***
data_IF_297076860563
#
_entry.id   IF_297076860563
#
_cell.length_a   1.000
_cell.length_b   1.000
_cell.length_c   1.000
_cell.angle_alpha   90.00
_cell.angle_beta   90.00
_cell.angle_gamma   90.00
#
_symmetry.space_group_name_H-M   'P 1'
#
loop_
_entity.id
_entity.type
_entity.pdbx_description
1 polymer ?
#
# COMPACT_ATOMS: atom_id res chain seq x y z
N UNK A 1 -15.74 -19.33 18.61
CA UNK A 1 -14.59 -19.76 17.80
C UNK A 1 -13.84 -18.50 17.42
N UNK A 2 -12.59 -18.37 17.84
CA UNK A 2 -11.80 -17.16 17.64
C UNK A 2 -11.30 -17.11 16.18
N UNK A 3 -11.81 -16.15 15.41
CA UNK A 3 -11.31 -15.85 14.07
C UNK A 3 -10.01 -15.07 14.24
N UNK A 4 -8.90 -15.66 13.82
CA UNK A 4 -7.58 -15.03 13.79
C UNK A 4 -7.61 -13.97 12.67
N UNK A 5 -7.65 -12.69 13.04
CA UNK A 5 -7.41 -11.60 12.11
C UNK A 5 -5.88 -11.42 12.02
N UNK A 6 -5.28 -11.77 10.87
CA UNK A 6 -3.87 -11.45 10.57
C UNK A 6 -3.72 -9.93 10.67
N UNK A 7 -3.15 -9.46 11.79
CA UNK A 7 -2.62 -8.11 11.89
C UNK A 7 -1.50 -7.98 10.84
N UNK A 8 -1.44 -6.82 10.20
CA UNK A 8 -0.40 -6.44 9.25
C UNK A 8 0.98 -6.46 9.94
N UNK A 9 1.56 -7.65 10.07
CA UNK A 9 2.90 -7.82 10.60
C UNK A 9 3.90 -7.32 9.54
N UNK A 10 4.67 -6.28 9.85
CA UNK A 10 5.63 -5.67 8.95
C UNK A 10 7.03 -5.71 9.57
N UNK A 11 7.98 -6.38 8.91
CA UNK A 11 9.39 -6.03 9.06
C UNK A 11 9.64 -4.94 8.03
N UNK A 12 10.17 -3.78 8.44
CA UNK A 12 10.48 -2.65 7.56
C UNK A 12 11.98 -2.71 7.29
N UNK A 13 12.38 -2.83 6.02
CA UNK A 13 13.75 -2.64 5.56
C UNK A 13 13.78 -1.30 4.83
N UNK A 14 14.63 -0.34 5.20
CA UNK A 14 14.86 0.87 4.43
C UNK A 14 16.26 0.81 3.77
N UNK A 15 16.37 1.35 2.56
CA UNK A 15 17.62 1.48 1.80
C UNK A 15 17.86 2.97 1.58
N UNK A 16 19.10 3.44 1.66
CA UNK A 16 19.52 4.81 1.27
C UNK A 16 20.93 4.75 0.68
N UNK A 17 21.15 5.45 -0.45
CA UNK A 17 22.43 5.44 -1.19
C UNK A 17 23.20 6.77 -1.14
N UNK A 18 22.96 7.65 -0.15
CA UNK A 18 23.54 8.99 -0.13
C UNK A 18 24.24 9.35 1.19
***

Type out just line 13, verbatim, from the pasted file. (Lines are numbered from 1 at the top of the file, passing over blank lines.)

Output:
#